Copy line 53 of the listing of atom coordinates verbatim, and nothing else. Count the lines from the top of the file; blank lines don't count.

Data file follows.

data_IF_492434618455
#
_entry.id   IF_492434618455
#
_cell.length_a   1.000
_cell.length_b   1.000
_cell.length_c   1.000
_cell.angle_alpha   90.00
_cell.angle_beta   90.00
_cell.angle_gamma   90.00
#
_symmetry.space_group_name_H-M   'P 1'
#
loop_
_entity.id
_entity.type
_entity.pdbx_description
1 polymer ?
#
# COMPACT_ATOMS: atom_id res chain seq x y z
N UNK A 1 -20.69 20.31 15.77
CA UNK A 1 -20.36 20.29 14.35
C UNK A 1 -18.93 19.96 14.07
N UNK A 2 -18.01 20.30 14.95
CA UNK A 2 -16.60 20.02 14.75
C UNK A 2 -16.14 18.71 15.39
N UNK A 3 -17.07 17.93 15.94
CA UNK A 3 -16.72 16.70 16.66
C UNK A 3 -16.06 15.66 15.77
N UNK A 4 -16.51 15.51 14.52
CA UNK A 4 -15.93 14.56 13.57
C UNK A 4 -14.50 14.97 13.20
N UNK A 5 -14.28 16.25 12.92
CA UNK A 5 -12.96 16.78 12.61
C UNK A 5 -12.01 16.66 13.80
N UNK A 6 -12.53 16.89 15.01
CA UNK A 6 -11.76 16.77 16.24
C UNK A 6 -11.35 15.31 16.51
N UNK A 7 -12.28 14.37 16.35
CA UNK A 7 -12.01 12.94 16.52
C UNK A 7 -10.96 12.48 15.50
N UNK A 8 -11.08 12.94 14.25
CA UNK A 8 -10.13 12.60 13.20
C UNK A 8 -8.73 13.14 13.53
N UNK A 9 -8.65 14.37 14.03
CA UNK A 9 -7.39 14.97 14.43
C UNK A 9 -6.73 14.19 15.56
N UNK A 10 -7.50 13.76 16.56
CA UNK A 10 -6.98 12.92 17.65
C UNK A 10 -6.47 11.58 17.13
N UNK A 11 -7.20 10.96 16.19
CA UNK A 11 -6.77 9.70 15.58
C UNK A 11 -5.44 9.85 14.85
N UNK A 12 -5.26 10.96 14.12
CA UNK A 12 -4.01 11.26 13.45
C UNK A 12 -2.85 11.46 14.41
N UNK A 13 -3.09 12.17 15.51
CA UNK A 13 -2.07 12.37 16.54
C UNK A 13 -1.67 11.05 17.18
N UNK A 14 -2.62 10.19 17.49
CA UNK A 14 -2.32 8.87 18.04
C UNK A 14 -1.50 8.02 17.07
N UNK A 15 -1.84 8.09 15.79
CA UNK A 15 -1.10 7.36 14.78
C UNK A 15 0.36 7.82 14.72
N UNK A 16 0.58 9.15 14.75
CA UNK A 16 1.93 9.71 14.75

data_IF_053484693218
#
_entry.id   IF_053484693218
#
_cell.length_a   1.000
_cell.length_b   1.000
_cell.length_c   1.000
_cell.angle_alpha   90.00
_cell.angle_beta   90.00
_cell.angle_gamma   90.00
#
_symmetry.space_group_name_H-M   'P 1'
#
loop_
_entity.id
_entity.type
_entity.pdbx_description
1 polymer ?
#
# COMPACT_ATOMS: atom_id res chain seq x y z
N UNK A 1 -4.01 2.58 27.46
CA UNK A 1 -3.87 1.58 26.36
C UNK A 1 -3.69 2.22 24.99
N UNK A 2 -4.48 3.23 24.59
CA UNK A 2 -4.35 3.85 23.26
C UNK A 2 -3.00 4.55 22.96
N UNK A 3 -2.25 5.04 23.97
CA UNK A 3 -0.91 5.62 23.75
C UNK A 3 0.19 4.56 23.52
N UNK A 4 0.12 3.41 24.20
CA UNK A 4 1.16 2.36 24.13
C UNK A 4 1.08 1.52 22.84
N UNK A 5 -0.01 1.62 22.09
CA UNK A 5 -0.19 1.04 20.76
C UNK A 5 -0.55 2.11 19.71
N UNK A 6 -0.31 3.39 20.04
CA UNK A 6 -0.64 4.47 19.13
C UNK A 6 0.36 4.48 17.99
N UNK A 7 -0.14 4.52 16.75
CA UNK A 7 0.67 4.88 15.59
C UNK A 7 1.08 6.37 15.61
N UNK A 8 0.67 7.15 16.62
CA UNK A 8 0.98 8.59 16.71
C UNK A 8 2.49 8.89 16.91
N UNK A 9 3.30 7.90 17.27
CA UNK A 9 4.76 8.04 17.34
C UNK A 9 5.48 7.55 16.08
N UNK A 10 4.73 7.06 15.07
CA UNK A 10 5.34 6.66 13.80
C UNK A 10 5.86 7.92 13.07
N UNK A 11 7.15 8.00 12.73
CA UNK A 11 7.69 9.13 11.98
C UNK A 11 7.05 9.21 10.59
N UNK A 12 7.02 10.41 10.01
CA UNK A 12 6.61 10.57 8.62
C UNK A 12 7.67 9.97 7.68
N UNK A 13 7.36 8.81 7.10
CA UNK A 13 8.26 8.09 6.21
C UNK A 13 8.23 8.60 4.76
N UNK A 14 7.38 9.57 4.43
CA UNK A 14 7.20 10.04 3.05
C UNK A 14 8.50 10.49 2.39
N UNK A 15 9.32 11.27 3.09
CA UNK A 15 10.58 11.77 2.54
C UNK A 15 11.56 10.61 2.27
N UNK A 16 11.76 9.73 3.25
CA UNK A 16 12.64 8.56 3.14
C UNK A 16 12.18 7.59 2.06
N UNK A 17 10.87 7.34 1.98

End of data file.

C UNK A 11 -5.44 9.85 14.85